Who do you think should manage Ferriday water?|
Story Archives: Ferriday Council rejects pay raise, 3-2
- 2013 - 300 articles
- 2012 - 856 articles
- 2011 - 635 articles
- 2010 - 1276 articles
- 2009 - 1591 articles
- 2008 - 1763 articles
|Ferriday Council rejects pay raise, 3-2|
The Ferriday Town Council voted against raising the salaries for aldermen during its regular meeting Tuesday night.
A resolution from alderman Elijah "Stepper" Banks to raise the salaries of board members from $200 to $600 effective January 1, 2009., was rejected on a 3-2 vote.
Mayor Glen McGlothin asked for a vote on the resolution. He then advised town council members to bring ear plugs at the next meeting if the measure passed.
But aldermen Somer Lance, Gloria Lloyd and Jerome Harris voted against the resolution, while Banks and Johnnie Brown vote for the raise.
The council also discussed changing the name of Morningstar Alley to Rev. Johnny Hollis Alley.
The resolution was offered by Banks.
Alderman Jerome Harris said he was upset that he was not contacted about the resolution since it street is in his district.
"I was in the hospital so I was left out and no one asked my opinion," he said. "Mr. Banks, you did not have the respect to tell me or even call me to see how I was doing in the hospital. This concerns my district and I should have been given some consideration and respect and you should have come to me."
Brown suggested the board not make a decision at that time.
"This is not the place or the time to discuss this," Brown said.
Banks then offered a motion to introduce to have a public hearing to introduce an ordinance concerning changing the name of the alley.
Following a role call vote, the ordinance was passed with Harris voting no and Somer Lance abstaining.
Banks, Brown and Lloyd voted yes.
In other business, McGlothin said the town has reached an agreement through a cooperative endeavor to operate Red Gum Waterworks.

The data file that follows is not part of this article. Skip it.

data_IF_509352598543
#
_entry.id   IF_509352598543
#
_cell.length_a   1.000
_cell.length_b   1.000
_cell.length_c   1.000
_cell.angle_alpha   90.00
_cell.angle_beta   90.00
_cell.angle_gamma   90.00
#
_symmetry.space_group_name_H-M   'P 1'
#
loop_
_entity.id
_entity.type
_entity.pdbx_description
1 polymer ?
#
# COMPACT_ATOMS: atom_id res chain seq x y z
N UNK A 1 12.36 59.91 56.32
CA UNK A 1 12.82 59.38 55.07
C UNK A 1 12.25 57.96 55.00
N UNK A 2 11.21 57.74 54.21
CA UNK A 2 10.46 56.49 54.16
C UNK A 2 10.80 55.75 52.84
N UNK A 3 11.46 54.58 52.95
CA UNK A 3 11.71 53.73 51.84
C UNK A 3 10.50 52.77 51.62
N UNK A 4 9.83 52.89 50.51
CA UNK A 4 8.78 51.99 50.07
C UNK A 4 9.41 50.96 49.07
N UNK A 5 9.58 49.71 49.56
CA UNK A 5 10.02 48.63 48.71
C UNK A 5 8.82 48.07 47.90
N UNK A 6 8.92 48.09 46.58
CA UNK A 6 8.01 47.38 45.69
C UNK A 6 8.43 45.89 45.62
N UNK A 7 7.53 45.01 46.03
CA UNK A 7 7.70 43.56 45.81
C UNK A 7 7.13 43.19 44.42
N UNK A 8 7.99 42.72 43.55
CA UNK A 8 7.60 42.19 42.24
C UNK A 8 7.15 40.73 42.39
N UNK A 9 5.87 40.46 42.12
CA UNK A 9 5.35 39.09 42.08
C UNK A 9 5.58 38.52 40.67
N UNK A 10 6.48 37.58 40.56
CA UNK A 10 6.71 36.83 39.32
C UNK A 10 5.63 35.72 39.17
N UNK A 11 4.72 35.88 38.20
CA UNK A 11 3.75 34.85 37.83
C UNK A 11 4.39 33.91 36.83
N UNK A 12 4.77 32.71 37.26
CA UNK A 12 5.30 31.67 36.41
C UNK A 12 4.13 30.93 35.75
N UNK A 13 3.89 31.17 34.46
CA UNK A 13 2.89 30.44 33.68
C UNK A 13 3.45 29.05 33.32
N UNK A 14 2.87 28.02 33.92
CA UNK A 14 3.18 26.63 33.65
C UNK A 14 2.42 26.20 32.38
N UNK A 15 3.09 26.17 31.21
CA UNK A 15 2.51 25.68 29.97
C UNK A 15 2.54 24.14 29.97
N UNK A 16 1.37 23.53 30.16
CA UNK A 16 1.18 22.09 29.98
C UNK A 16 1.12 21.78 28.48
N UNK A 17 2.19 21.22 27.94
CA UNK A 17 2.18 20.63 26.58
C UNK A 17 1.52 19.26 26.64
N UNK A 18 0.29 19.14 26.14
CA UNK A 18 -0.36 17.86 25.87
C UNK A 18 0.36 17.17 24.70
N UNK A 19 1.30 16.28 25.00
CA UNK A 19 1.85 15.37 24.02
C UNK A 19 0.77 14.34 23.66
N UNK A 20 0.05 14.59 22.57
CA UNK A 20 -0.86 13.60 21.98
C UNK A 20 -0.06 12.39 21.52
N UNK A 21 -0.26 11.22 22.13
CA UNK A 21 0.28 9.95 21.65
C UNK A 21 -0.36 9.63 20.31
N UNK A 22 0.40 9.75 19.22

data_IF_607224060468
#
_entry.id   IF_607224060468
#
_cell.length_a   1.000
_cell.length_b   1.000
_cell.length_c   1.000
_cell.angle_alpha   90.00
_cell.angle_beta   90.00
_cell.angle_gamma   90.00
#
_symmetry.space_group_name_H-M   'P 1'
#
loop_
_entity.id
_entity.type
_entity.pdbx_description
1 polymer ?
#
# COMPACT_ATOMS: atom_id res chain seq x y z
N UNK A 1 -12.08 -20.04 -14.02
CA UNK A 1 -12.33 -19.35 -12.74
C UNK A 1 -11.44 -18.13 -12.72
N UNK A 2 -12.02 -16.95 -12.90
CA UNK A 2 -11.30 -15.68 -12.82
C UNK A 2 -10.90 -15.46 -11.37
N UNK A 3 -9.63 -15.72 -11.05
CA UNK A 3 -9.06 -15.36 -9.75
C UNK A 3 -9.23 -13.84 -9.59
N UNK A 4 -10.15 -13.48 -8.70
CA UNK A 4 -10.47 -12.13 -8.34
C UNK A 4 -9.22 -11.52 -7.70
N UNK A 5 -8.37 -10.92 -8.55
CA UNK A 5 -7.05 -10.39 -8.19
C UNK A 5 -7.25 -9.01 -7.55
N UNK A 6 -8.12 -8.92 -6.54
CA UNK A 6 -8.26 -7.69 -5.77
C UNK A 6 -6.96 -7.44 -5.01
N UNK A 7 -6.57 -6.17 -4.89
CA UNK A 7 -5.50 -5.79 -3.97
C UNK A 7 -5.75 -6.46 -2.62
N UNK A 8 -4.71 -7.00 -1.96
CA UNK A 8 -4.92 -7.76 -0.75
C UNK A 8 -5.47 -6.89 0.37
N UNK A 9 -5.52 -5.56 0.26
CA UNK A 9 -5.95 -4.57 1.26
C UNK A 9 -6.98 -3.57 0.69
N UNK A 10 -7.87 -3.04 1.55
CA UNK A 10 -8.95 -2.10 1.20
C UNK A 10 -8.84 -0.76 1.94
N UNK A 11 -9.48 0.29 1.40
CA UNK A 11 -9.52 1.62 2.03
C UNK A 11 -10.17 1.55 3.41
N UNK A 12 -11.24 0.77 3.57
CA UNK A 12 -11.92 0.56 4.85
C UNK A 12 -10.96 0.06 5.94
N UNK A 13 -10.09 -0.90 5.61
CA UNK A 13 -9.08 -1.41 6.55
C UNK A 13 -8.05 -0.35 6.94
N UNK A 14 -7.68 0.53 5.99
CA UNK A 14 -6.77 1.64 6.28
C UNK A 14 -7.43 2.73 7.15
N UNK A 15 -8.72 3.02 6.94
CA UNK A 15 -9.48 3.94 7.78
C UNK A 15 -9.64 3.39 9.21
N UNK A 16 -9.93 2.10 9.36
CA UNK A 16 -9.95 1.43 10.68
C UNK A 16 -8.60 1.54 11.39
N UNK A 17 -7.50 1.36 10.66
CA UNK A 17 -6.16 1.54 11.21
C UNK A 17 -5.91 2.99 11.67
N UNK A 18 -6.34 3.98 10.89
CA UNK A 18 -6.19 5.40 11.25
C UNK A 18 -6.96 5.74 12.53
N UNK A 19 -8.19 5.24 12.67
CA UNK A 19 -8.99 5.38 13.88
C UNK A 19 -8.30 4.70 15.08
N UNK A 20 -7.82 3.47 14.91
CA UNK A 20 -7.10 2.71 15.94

McGlothin, in answering a question from Lloyd, said he did not know how much Red Gum owed the town but said waterworks "did not have a lot of money." He said he would find out the exact amount owed by the next Council meeting.
"We'll try and figure out a way to get our money back," McGlothin said.
In other action, McGlothin discussed tap-in fees. At its last meeting, the council voted to raise fees for new residents and businesses hooking up to the town's sewer line and main line to $1,500.
McGlothin said that price was too high and the board agreed to reduce the fee to $750.
"We split the difference," McGlothin said. "We won't lose as much money this way. We had to find a happy medium."
McGlothin also advised the board that there will be a surplus auction of various town items not longer used.
"We've found a lot of stuff that we have to get rid of because we asked everyone else to clean up and we need to do the same," McGlothin said
The council will advertise the items in the Concordia Sentinel and receive sealed bids on the items which will be sold in an auction to be held behind the police department.
Former Ferriday alderman Dorothy Johnson talked to the board about obtaining a building for a Safe Haven Inc. program, .
"We'll help them clean the place up and that will be a good and safe place for them to meet," McGlothin said. "And we'll be getting some use out of the gym."
McGlothin told the board that the old funeral home on Delaware Street will be torn down, as well as a house nearby.
He said other houses needed to be condemned.
The board voted to contract with William McKeel for the sewer department, paying the former sewer supervisor $12,960 for the year.
"He doesn't want to work full time and he is certified," McGlothin said. "This saves us a lot of money."